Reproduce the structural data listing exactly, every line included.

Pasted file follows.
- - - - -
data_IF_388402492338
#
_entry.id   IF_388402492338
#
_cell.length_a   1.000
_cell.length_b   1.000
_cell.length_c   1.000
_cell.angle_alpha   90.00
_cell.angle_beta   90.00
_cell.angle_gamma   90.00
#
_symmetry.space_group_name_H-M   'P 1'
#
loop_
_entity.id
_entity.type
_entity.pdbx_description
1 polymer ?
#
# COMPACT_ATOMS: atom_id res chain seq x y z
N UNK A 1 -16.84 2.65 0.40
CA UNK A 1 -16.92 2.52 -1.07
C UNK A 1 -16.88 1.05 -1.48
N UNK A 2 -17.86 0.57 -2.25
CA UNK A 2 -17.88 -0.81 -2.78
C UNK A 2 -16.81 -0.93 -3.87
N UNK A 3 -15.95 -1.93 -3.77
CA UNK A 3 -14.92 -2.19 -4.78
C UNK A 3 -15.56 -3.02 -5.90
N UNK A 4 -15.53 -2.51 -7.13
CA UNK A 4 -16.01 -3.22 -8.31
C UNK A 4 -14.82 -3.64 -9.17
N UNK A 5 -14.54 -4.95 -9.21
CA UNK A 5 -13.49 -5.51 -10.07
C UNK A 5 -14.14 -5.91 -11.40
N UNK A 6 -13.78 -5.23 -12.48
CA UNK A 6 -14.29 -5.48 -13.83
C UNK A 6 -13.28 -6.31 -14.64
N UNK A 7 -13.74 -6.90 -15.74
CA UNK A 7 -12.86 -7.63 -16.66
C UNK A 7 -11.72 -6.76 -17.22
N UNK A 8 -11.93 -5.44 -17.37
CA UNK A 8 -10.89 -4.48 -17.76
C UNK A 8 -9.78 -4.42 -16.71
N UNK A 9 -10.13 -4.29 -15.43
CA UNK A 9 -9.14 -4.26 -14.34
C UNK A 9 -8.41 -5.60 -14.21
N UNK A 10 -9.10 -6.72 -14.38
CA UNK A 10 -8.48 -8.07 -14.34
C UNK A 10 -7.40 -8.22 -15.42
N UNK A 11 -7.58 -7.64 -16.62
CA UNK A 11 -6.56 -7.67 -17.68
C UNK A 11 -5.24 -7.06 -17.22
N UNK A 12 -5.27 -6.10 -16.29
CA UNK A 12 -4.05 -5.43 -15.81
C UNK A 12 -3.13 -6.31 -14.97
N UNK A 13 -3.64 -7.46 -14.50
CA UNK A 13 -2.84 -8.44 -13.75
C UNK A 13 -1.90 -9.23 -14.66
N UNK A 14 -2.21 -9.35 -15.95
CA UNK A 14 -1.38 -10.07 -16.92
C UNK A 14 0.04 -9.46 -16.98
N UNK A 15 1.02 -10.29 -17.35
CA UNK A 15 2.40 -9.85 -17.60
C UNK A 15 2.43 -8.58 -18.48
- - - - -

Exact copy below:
data_IF_388402492338
#
_entry.id   IF_388402492338
#
_cell.length_a   1.000
_cell.length_b   1.000
_cell.length_c   1.000
_cell.angle_alpha   90.00
_cell.angle_beta   90.00
_cell.angle_gamma   90.00
#
_symmetry.space_group_name_H-M   'P 1'
#
loop_
_entity.id
_entity.type
_entity.pdbx_description
1 polymer ?
#
# COMPACT_ATOMS: atom_id res chain seq x y z
N UNK A 1 -16.84 2.65 0.40
CA UNK A 1 -16.92 2.52 -1.07
C UNK A 1 -16.88 1.05 -1.48
N UNK A 2 -17.86 0.57 -2.25
CA UNK A 2 -17.88 -0.81 -2.78
C UNK A 2 -16.81 -0.93 -3.87
N UNK A 3 -15.95 -1.93 -3.77
CA UNK A 3 -14.92 -2.19 -4.78
C UNK A 3 -15.56 -3.02 -5.90
N UNK A 4 -15.53 -2.51 -7.13
CA UNK A 4 -16.01 -3.22 -8.31
C UNK A 4 -14.82 -3.64 -9.17
N UNK A 5 -14.54 -4.95 -9.21
CA UNK A 5 -13.49 -5.51 -10.07
C UNK A 5 -14.14 -5.91 -11.40
N UNK A 6 -13.78 -5.23 -12.48
CA UNK A 6 -14.29 -5.48 -13.83
C UNK A 6 -13.28 -6.31 -14.64
N UNK A 7 -13.74 -6.90 -15.74
CA UNK A 7 -12.86 -7.63 -16.66
C UNK A 7 -11.72 -6.76 -17.22
N UNK A 8 -11.93 -5.44 -17.37
CA UNK A 8 -10.89 -4.48 -17.76
C UNK A 8 -9.78 -4.42 -16.71
N UNK A 9 -10.13 -4.29 -15.43
CA UNK A 9 -9.14 -4.26 -14.34
C UNK A 9 -8.41 -5.60 -14.21
N UNK A 10 -9.10 -6.72 -14.38
CA UNK A 10 -8.48 -8.07 -14.34
C UNK A 10 -7.40 -8.22 -15.42
N UNK A 11 -7.58 -7.64 -16.62
CA UNK A 11 -6.56 -7.67 -17.68
C UNK A 11 -5.24 -7.06 -17.22
N UNK A 12 -5.27 -6.10 -16.29
CA UNK A 12 -4.05 -5.43 -15.81
C UNK A 12 -3.13 -6.31 -14.97
N UNK A 13 -3.64 -7.46 -14.50
CA UNK A 13 -2.84 -8.44 -13.75
C UNK A 13 -1.90 -9.23 -14.66
N UNK A 14 -2.21 -9.35 -15.95
CA UNK A 14 -1.38 -10.07 -16.92
C UNK A 14 0.04 -9.46 -16.98
N UNK A 15 1.02 -10.29 -17.35
CA UNK A 15 2.40 -9.85 -17.60
C UNK A 15 2.43 -8.58 -18.48